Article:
Canada advises against international travel amid Omicron threat
TORONTO, Dec 15 (Reuters) - Canada's government implored residents on Wednesday not to leave the country as provinces ramp up vaccinations to combat the fast-spreading Omicron coronavirus variant, even as efforts to head off a COVID-19 wave are complicated by public fatigue over the pandemic.
COVID-19 case numbers are increasing, with the national seven-day average of new cases at its highest point since Oct. 1, as Canadian hospitals struggle to clear backlogs from months of postponed procedures. Many exhausted staff members appear ill-equipped for another surge in infections.
"I say very clearly: Now is not the time to travel," Health Minister Jean-Yves Duclos told a news conference, adding it is clear there is community transmission of Omicron in Canada.
"I understand this sucks," Prime Minister Justin Trudeau told reporters as he urged Canadians to follow public health advice and "be careful during this holiday season. Get your kids their shots."
Children aged 5 to 11 had the highest infection rate of any age group in Ontario for the two weeks ended Tuesday.
Ontario will start offering a third shot of the vaccine to everyone over age 18 this week, while shortening the required gap between second and third doses to three months from six.
The province, Canada's most-populous, is also reducing capacity by half at indoor events with a capacity of at least 1,000, including sports activities, concerts and commercial film and television production.
Canada has banned travel from 10 African countries because of concerns about the new variant.
The federal government advised residents in March 2020 not to travel abroad unless necessary. It withdrew the notice this past October - before the first Omicron cases were reported - citing the success of vaccination campaigns.
Peter Juni, director of Ontario's COVID-19 science advisory table, urged people to take precautions, get vaccinated and not take Omicron lightly.
"What really worries me is that people are asleep at the steering wheel, internationally," he said. "They have wishful thinking it will be mild. ... This is not a realistic attitude."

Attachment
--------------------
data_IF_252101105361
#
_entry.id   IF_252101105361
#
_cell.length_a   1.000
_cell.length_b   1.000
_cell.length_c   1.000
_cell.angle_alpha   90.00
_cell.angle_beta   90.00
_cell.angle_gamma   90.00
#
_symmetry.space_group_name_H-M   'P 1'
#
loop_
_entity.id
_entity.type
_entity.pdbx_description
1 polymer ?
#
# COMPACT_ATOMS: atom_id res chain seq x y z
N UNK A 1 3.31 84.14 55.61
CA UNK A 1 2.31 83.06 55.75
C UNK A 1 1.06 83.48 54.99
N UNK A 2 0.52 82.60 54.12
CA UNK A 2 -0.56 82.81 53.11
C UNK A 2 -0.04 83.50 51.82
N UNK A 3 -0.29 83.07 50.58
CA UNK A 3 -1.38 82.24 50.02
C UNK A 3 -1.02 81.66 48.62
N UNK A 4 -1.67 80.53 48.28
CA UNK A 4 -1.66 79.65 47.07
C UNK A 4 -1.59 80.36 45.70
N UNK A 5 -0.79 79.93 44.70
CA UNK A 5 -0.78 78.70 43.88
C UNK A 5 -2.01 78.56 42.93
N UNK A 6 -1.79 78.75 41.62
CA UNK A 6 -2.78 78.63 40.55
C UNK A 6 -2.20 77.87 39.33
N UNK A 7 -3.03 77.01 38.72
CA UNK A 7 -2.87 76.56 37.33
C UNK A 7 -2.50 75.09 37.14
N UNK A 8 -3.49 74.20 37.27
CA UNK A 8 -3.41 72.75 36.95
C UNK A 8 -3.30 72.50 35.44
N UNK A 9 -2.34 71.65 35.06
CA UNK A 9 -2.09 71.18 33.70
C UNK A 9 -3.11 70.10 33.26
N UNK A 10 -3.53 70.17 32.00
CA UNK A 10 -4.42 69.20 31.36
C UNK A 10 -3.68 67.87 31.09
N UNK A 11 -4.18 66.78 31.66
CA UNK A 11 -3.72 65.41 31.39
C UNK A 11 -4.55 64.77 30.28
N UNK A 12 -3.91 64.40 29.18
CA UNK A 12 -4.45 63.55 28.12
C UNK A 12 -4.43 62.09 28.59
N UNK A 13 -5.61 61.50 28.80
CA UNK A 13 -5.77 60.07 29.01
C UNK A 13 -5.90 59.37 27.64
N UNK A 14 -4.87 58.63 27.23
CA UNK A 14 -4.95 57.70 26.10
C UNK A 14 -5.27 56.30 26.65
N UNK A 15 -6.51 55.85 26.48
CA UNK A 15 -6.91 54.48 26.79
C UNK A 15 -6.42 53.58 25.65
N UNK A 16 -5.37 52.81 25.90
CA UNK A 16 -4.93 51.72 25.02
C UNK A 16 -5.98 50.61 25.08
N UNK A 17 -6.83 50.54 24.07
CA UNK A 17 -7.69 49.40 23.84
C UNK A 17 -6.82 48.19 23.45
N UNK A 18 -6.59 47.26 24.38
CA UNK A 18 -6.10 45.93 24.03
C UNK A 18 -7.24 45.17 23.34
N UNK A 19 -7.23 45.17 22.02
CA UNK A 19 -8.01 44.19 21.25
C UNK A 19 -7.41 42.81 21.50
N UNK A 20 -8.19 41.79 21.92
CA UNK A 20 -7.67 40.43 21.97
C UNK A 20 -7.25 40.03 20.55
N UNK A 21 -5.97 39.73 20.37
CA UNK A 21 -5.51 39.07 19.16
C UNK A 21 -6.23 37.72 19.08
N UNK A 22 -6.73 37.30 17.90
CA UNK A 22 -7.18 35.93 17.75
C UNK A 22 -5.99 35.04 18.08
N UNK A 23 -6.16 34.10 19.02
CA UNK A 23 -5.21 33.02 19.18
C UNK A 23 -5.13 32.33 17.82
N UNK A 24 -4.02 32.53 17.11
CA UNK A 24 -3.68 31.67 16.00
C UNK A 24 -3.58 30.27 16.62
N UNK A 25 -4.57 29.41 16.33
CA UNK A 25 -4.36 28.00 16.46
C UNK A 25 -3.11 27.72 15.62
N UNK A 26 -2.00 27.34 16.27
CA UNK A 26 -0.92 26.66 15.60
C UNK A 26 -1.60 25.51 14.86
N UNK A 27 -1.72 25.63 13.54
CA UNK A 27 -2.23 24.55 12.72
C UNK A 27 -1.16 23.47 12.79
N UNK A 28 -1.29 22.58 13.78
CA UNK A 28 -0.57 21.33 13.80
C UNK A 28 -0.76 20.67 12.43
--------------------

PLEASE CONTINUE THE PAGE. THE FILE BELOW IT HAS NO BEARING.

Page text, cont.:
Scientists suspect Omicron is more transmissible given its rapid spread, although they caution it is too early to draw conclusions about its severity. read more
There is "massive vulnerability" in Canada's healthcare systems, said Andrew Morris, an infectious disease doctor in Toronto, who added it is "highly likely" they will be overwhelmed.
In Alberta, a western Canadian province that experienced a punishing fourth wave, Dr. Christopher Doig's ICU in Calgary still has COVID-19 patients, some of whom have been there for weeks. It is still operating at about 110% capacity, he said.
Shifting staff from other areas lets them "surge up" if needed, Doig said. "The downside of those surges is it pulls staff from other areas," and the pandemic backlog of surgeries grows.
Health officials are trying to persuade the public to get third doses of COVID-19 vaccines.
Amid fears of asymptomatic COVID-19 transmission, provinces that were given millions of rapid antigen tests by the federal government have come under fire for not distributing them more widely.
Ontario promised to make 2 million tests available in "high-traffic" areas and to allot five per student to school children this week. Quebec will hand out five tests per person starting next week. Alberta promised to give out 500,000 starting on Friday.
British Columbia health officials said this week they had not received the tests they were hoping for from the federal government and defended the province's providing tens of thousands of rapid tests a week to hundreds of private employers.
Ontario said this week it is "temporarily interrupting" its return-to-office plan for provincial employees.
Alberta loosened restrictions on private gatherings on Wednesday, with Premier Jason Kenney citing pandemic fatigue.
Juni said he understands that people are tired of the pandemic.
"I'm completely exhausted," he said. "I've had it. I'm done completely. But the virus doesn't care."
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